As we were making the budget I would ask, “What are the social charges that we should add to the salary that we are going to pay to the people working in the company?” They asked, “What do you mean?” I said, “Well, the government pays for education, for healthcare, for housing, so there must be some charge we have to pay the government as a contribution toward this.” They said, “We have no national accounting system that ever has put out these numbers.” So they asked, “What is it in other countries?” We said, “It’s 60% in France and 40% in Germany.” So they said, “Well, we’ll just take an average of those.” We just put down this as the way of establishing the basic economics.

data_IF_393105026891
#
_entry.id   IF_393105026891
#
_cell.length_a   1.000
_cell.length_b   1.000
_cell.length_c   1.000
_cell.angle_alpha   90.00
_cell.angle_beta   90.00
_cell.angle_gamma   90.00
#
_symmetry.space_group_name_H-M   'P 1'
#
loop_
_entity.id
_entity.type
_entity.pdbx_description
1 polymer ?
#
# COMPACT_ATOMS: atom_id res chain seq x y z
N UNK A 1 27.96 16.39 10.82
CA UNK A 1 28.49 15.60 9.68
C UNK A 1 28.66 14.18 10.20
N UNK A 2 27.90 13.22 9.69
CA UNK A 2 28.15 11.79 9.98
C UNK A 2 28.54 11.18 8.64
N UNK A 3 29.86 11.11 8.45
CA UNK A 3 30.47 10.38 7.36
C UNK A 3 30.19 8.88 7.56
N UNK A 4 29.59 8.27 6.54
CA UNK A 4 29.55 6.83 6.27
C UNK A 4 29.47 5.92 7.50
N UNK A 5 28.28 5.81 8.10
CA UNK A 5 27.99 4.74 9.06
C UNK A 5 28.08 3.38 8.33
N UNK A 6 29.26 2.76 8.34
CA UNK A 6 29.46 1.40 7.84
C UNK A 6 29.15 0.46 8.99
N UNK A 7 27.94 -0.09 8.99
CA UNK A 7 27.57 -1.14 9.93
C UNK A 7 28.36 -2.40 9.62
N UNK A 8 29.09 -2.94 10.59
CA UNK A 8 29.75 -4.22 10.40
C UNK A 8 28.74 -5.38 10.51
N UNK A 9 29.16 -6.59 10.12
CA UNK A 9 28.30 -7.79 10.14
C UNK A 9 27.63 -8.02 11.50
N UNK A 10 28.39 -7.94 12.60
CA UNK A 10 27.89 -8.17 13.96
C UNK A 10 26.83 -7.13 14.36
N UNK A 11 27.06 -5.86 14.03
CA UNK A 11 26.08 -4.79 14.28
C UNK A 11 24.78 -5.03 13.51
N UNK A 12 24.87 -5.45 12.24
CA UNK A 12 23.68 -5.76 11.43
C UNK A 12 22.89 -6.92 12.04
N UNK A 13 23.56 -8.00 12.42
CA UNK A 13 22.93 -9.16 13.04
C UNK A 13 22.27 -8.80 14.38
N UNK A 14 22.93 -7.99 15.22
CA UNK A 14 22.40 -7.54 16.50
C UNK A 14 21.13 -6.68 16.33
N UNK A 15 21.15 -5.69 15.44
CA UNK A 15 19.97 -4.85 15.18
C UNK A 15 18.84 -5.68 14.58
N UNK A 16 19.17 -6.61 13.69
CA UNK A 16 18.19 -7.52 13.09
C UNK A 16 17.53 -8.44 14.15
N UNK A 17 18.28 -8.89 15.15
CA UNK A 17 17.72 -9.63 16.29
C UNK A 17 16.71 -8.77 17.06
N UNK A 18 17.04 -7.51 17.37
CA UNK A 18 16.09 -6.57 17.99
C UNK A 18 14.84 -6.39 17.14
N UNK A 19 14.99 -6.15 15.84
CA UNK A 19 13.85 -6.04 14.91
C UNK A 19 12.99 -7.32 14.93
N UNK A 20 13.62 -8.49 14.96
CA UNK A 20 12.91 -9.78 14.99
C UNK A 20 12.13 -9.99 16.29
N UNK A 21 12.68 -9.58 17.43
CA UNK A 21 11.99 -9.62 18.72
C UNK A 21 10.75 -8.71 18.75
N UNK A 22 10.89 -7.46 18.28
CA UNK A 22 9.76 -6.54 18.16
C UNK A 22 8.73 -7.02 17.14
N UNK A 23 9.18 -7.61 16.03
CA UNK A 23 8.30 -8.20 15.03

In total contrast to the so-called experts who told me it would take years to get aproject going, they had it all approved by the State Bank of China and the State Council, and we were in operation within just a few months. When the first issue came out it was announced on their national television. We had 20,000 paid subscribers in the first week, and now it is the thickest computer publication in the world. China Computerworld runs over 10,000 pages of advertising every year. It’s been an enormous success, and has over 2 million readers now. From that base we’ve launched 19 other periodicals in China. In fact, now, because we are well established as a publishing company, international publishers have asked us to help introduce their publications in China. So now we do a motor magazine, a music magazine. We do Cosmopolitan magazine. We do Esquire magazine. We are going to do a bride’s magazine. We actually have a broad consumer portfolio there that’s built on the fact that we have the largest publishing infrastructure in China.